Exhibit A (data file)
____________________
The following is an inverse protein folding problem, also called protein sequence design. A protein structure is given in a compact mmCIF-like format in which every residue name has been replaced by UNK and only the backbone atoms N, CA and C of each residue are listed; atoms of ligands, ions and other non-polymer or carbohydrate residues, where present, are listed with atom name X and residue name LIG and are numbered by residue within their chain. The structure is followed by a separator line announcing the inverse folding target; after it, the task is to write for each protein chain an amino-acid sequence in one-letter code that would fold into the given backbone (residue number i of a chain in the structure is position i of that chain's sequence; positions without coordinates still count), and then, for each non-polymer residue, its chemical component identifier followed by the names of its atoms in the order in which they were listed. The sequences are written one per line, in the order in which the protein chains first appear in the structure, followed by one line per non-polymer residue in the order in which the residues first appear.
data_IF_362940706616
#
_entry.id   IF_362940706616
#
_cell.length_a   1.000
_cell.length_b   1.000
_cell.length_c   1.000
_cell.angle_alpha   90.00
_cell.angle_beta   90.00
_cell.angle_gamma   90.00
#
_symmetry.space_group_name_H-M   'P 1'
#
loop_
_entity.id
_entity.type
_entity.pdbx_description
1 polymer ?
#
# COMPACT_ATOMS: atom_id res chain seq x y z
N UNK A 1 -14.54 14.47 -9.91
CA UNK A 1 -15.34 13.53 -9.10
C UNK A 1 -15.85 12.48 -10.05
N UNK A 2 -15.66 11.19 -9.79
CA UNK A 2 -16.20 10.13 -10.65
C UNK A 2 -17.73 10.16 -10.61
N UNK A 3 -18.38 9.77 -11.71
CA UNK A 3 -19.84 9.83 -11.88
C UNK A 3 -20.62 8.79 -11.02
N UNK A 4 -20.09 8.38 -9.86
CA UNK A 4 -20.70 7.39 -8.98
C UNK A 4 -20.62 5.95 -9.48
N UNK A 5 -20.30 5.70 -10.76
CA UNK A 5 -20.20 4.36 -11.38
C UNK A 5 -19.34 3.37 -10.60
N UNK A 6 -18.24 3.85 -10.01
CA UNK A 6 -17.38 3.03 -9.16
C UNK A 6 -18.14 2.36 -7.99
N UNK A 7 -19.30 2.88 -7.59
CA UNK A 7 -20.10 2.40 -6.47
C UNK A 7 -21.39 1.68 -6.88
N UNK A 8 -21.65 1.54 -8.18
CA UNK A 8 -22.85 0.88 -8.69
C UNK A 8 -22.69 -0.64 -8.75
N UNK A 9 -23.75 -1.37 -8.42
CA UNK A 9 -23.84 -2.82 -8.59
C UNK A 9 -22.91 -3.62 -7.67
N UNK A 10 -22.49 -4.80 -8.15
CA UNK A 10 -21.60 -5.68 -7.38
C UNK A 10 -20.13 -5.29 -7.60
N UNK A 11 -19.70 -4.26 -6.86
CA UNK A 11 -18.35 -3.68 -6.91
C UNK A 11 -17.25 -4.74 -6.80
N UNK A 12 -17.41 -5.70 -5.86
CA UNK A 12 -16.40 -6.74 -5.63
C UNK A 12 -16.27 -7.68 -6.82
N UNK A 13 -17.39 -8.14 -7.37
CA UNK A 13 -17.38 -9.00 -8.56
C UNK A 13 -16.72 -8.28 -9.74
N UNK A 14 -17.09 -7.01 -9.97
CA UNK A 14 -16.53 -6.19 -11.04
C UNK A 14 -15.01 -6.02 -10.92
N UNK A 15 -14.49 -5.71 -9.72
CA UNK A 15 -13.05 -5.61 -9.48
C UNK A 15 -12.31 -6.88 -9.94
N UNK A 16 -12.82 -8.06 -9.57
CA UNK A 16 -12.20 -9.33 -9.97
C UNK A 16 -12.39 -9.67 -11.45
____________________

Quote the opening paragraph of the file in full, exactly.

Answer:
The following is an inverse protein folding problem, also called protein sequence design. A protein structure is given in a compact mmCIF-like format in which every residue name has been replaced by UNK and only the backbone atoms N, CA and C of each residue are listed; atoms of ligands, ions and other non-polymer or carbohydrate residues, where present, are listed with atom name X and residue name LIG and are numbered by residue within their chain. The structure is followed by a separator line announcing the inverse folding target; after it, the task is to write for each protein chain an amino-acid sequence in one-letter code that would fold into the given backbone (residue number i of a chain in the structure is position i of that chain's sequence; positions without coordinates still count), and then, for each non-polymer residue, its chemical component identifier followed by the names of its atoms in the order in which they were listed. The sequences are written one per line, in the order in which the protein chains first appear in the structure, followed by one line per non-polymer residue in the order in which the residues first appear.